Environmental allergies vs. other allergies
Environmental allergies are an immune response to something in your surroundings that’s typically otherwise harmless. Symptoms of environmental allergies vary from person to person but can include sneezing, coughing, and fatigue.
Environmental allergies are somewhat different than food allergies because they’re not a reaction to something you’ve ingested for nutrition. Instead, environmental allergies are a response to triggers you come into contact with in your surroundings or inhale during your day-to-day activities.
Read on to learn more about identifying, treating, and preventing environmental allergies.
The symptoms of environmental allergies can be similar to a cold, but they’re not caused by the same thing. A virus causes a cold while allergies are a reaction caused by an immune system response to certain substances in your surroundings.
Some of the symptoms of environmental allergies include:
- runny nose
- shortness of breath
If you have asthma, your symptoms might be severe and even life-threatening.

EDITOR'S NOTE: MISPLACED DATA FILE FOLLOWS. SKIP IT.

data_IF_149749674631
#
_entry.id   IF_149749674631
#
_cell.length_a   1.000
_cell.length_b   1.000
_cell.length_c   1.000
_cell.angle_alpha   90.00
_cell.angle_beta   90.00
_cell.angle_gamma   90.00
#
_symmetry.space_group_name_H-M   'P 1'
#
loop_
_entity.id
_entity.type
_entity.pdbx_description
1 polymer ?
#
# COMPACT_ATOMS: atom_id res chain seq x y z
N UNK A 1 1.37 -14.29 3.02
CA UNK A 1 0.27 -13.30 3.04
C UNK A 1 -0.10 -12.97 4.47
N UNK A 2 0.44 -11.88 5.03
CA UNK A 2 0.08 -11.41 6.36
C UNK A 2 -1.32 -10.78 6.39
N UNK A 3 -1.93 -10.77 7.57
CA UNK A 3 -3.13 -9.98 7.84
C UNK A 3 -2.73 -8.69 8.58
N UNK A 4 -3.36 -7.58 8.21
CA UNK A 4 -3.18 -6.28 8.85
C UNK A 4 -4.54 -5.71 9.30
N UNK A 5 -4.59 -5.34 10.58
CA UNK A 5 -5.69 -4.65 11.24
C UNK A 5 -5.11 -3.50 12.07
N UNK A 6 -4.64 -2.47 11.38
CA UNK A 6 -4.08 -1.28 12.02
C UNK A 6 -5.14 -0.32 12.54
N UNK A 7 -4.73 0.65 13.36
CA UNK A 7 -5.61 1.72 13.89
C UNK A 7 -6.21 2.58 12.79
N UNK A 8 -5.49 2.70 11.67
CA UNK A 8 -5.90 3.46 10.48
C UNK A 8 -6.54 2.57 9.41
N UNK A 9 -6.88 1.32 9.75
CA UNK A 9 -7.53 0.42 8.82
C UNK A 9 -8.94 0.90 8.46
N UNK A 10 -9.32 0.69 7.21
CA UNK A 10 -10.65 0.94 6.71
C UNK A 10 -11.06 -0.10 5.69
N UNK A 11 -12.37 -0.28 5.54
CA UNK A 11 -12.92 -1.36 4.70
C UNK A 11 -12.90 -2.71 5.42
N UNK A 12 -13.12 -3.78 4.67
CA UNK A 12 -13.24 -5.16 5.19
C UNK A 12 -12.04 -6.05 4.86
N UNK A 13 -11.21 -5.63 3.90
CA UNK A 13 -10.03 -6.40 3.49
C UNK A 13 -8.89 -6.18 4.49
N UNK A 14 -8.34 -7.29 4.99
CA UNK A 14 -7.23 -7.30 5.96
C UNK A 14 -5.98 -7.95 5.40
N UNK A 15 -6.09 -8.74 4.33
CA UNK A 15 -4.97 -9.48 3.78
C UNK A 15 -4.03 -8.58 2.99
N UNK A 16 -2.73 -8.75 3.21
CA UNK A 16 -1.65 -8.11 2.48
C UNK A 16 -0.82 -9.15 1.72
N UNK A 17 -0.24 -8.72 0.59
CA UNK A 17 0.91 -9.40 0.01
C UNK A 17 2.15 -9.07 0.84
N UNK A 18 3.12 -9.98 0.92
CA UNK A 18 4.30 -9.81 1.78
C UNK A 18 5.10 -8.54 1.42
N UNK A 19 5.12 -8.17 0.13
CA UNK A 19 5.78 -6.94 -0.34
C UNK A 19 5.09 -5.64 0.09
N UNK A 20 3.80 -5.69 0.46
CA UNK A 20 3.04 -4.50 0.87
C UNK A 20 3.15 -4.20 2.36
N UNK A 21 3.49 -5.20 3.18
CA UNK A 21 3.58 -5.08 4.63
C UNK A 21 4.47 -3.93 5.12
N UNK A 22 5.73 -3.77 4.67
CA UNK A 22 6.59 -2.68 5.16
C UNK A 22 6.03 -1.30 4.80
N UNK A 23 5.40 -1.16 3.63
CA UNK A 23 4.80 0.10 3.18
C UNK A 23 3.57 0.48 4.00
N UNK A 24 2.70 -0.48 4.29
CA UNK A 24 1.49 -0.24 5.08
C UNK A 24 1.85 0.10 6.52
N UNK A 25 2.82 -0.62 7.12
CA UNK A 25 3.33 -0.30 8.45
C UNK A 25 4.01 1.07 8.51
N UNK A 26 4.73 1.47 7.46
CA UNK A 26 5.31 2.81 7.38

If you have seasonal allergies, your symptoms might be worse during specific times of the year.
An allergen is anything that causes your immune system to trigger an allergic reaction. Identifying your allergens is an important first step in coming up with a treatment plan. These five environmental allergens are the most common.
Dust mites are one of the most common indoor allergens. They’re microscopic bugs that commonly live in furniture and mattresses in your home. If you have a dust mite allergy, your symptoms might be worse in the spring and summer months. That’s because dust mites prefer warm and humid environments.
Pollen is another common allergen. If you’re allergic to pollen, your symptoms of sneezing, watery eyes, or an itchy throat might be worse when pollen increases in the spring and late fall.